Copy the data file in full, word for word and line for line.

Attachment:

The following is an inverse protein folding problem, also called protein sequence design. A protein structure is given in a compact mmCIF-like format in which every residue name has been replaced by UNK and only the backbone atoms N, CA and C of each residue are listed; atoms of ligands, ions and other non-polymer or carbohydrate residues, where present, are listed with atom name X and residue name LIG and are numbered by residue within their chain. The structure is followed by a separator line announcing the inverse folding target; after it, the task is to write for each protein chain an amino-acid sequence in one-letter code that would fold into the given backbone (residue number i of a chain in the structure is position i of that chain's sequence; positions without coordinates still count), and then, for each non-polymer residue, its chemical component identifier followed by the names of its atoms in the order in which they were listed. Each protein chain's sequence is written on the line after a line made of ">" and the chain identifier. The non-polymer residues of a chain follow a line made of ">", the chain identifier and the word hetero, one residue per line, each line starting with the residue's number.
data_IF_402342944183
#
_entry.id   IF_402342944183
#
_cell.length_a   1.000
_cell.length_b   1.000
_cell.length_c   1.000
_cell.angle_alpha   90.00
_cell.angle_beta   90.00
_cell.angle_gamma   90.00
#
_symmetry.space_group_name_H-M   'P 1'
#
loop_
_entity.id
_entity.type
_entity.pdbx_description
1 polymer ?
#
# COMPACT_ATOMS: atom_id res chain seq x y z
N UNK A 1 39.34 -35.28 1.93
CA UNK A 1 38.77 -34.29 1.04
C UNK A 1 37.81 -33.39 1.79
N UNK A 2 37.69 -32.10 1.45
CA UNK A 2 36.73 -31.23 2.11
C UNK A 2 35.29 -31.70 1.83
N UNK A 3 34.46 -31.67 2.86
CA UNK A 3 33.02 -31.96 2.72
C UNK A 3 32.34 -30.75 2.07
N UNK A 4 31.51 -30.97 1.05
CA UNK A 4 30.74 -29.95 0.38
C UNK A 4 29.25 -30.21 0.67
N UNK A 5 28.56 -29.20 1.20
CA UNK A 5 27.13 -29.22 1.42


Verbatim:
The following is an inverse protein folding problem, also called protein sequence design. A protein structure is given in a compact mmCIF-like format in which every residue name has been replaced by UNK and only the backbone atoms N, CA and C of each residue are listed; atoms of ligands, ions and other non-polymer or carbohydrate residues, where present, are listed with atom name X and residue name LIG and are numbered by residue within their chain. The structure is followed by a separator line announcing the inverse folding target; after it, the task is to write for each protein chain an amino-acid sequence in one-letter code that would fold into the given backbone (residue number i of a chain in the structure is position i of that chain's sequence; positions without coordinates still count), and then, for each non-polymer residue, its chemical component identifier followed by the names of its atoms in the order in which they were listed. Each protein chain's sequence is written on the line after a line made of ">" and the chain identifier. The non-polymer residues of a chain follow a line made of ">", the chain identifier and the word hetero, one residue per line, each line starting with the residue's number.
data_IF_402342944183
#
_entry.id   IF_402342944183
#
_cell.length_a   1.000
_cell.length_b   1.000
_cell.length_c   1.000
_cell.angle_alpha   90.00
_cell.angle_beta   90.00
_cell.angle_gamma   90.00
#
_symmetry.space_group_name_H-M   'P 1'
#
loop_
_entity.id
_entity.type
_entity.pdbx_description
1 polymer ?
#
# COMPACT_ATOMS: atom_id res chain seq x y z
N UNK A 1 39.34 -35.28 1.93
CA UNK A 1 38.77 -34.29 1.04
C UNK A 1 37.81 -33.39 1.79
N UNK A 2 37.69 -32.10 1.45
CA UNK A 2 36.73 -31.23 2.11
C UNK A 2 35.29 -31.70 1.83
N UNK A 3 34.46 -31.67 2.86
CA UNK A 3 33.02 -31.96 2.72
C UNK A 3 32.34 -30.75 2.07
N UNK A 4 31.51 -30.97 1.05
CA UNK A 4 30.74 -29.95 0.38
C UNK A 4 29.25 -30.21 0.67
N UNK A 5 28.56 -29.20 1.20
CA UNK A 5 27.13 -29.22 1.42